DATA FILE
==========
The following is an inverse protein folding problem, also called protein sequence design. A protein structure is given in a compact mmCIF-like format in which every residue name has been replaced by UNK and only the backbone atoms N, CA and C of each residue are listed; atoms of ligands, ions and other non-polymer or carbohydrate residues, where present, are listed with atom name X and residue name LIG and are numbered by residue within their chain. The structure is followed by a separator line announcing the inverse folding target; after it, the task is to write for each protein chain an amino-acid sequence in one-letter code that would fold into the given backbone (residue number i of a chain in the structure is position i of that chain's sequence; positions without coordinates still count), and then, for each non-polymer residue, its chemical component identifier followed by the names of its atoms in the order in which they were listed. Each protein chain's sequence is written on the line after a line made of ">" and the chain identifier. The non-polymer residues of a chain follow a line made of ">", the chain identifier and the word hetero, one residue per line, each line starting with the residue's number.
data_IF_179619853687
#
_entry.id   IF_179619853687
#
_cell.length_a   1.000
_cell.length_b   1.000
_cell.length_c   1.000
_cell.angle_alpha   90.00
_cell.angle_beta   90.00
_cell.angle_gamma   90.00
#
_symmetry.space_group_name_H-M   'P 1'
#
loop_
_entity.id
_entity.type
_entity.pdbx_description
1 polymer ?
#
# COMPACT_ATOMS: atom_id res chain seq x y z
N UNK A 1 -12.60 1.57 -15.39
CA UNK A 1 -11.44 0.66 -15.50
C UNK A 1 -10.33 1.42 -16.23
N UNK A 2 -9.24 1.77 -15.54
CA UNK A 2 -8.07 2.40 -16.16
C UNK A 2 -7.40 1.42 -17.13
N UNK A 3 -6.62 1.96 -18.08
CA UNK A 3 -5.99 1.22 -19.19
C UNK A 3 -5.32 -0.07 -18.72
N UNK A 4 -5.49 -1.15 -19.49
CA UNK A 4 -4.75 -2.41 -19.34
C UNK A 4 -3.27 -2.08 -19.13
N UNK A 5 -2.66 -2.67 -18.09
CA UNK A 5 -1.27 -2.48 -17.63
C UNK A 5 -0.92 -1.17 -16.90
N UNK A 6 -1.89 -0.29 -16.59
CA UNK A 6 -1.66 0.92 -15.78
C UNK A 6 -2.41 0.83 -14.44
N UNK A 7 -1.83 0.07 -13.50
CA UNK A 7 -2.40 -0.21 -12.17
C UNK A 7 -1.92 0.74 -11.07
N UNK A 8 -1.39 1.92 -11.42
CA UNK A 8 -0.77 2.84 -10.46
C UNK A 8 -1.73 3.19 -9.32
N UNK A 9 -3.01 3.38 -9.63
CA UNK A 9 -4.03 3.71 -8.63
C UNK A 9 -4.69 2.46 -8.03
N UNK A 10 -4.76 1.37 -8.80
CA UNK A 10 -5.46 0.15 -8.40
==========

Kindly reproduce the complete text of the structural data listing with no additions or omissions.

The following is an inverse protein folding problem, also called protein sequence design. A protein structure is given in a compact mmCIF-like format in which every residue name has been replaced by UNK and only the backbone atoms N, CA and C of each residue are listed; atoms of ligands, ions and other non-polymer or carbohydrate residues, where present, are listed with atom name X and residue name LIG and are numbered by residue within their chain. The structure is followed by a separator line announcing the inverse folding target; after it, the task is to write for each protein chain an amino-acid sequence in one-letter code that would fold into the given backbone (residue number i of a chain in the structure is position i of that chain's sequence; positions without coordinates still count), and then, for each non-polymer residue, its chemical component identifier followed by the names of its atoms in the order in which they were listed. Each protein chain's sequence is written on the line after a line made of ">" and the chain identifier. The non-polymer residues of a chain follow a line made of ">", the chain identifier and the word hetero, one residue per line, each line starting with the residue's number.
data_IF_179619853687
#
_entry.id   IF_179619853687
#
_cell.length_a   1.000
_cell.length_b   1.000
_cell.length_c   1.000
_cell.angle_alpha   90.00
_cell.angle_beta   90.00
_cell.angle_gamma   90.00
#
_symmetry.space_group_name_H-M   'P 1'
#
loop_
_entity.id
_entity.type
_entity.pdbx_description
1 polymer ?
#
# COMPACT_ATOMS: atom_id res chain seq x y z
N UNK A 1 -12.60 1.57 -15.39
CA UNK A 1 -11.44 0.66 -15.50
C UNK A 1 -10.33 1.42 -16.23
N UNK A 2 -9.24 1.77 -15.54
CA UNK A 2 -8.07 2.40 -16.16
C UNK A 2 -7.40 1.42 -17.13
N UNK A 3 -6.62 1.96 -18.08
CA UNK A 3 -5.99 1.22 -19.19
C UNK A 3 -5.32 -0.07 -18.72
N UNK A 4 -5.49 -1.15 -19.49
CA UNK A 4 -4.75 -2.41 -19.34
C UNK A 4 -3.27 -2.08 -19.13
N UNK A 5 -2.66 -2.67 -18.09
CA UNK A 5 -1.27 -2.48 -17.63
C UNK A 5 -0.92 -1.17 -16.90
N UNK A 6 -1.89 -0.29 -16.59
CA UNK A 6 -1.66 0.92 -15.78
C UNK A 6 -2.41 0.83 -14.44
N UNK A 7 -1.83 0.07 -13.50
CA UNK A 7 -2.40 -0.21 -12.17
C UNK A 7 -1.92 0.74 -11.07
N UNK A 8 -1.39 1.92 -11.42
CA UNK A 8 -0.77 2.84 -10.46
C UNK A 8 -1.73 3.19 -9.32
N UNK A 9 -3.01 3.38 -9.63
CA UNK A 9 -4.03 3.71 -8.63
C UNK A 9 -4.69 2.46 -8.03
N UNK A 10 -4.76 1.37 -8.80
CA UNK A 10 -5.46 0.15 -8.40